Both individuals and organizations can be charged with regulatory offences. In some cases offenders will face a fine, suspension of privileges, or even jail time.

Trials can occur either in Provincial or superior Courts such as Alberta’s Court of Queen’s Bench and the Supreme Court of British Columbia. In Alberta a Justice of the Peace typically oversees trials dealing with the Traffic Safety Act.

Environmental Protection and Enhancement Act

In both British Columbia and Alberta it is understood that both citizens and our government need to protect the environment. Although most often environmental protection is focused on large industry, small businesses including farmers and backyard mechanics are regulated and can be subject to prosecution under these acts.

Large financial penalties as well as privilege and license suspensions are common consequences sought by the prosecution. Because our courts continue to see a significant increase in the numbers of these once rare prosecutions it is important for those facing such allegations to be well represented by those with experience in the area.

Securities Act Violations

Securities Act violations may include activities such as fraud and insider trading. Securities Act violations can be difficult and time consuming for prosecutors to pursue, and since corporate finance and corporate law are commonly involved in Securities Act cases, they can be extremely complex.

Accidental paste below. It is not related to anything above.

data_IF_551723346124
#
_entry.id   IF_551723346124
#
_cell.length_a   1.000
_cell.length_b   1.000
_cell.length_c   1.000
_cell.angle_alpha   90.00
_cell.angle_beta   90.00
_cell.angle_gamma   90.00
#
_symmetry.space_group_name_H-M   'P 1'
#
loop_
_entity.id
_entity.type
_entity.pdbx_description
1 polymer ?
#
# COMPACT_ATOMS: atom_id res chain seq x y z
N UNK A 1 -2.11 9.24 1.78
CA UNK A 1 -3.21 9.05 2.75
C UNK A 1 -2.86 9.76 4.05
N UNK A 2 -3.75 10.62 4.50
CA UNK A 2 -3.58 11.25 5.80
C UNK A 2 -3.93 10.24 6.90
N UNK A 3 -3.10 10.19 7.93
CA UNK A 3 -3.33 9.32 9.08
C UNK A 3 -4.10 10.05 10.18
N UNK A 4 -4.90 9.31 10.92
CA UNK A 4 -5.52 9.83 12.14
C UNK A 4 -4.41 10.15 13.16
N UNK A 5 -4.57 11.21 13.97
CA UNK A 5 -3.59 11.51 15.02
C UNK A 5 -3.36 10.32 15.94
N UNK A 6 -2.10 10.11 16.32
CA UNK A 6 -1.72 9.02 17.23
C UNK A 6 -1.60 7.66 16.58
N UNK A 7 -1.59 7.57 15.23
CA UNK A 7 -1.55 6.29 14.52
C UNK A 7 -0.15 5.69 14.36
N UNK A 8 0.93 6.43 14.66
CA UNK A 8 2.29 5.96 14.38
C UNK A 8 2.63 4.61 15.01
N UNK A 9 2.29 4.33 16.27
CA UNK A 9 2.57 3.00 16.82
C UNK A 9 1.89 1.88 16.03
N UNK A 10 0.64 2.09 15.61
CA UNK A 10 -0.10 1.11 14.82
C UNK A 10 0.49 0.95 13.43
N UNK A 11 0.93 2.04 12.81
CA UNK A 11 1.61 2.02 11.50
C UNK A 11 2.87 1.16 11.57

Wildlife Act

The Hunting Act regulates the use and storage of hunting weapons, hunting licensure, and hunting license infractions such as hunting on private property and hunting prohibited animals. Choosing a lawyer familiar with these issues is essential.

Tax Evasion

Violations of the Income Tax Act such as tax evasion or filing false returns are quasi-criminal offences which can carry heavy fines or even jail time, depending on the circumstances.

Traffic Safety Act

Another extremely common type of regulatory offence. Highway Traffic Act Violations in British Columbia and Traffic Safety Act charges in Alberta, can be damaging to your reputation, current and future employment, as well as personal liberties. These types of offences may include failing to remain at the scene of an accident, careless or distracted driving.

Those who depend on their driving privileges for work or an otherwise to support their family require aggressive and experienced representation.

Complex Legal Issues Demand Experienced Representation

Violations of various provincial and federal acts, such careless driving, or tax evasion can be complex regulatory prosecutions which can be closely tied to other areas of the law. It doesn’t take long to land you in a situation which is confusing and potentially damaging to your future.

The right legal representation can make all the difference. If you have been accused of a regulatory offence, please call our office today.

Sprake Song & Konye are aggressive, professional lawyers who understand these confusing areas of the law and will fight to maintain your good standing.
Contact our office for a consultation.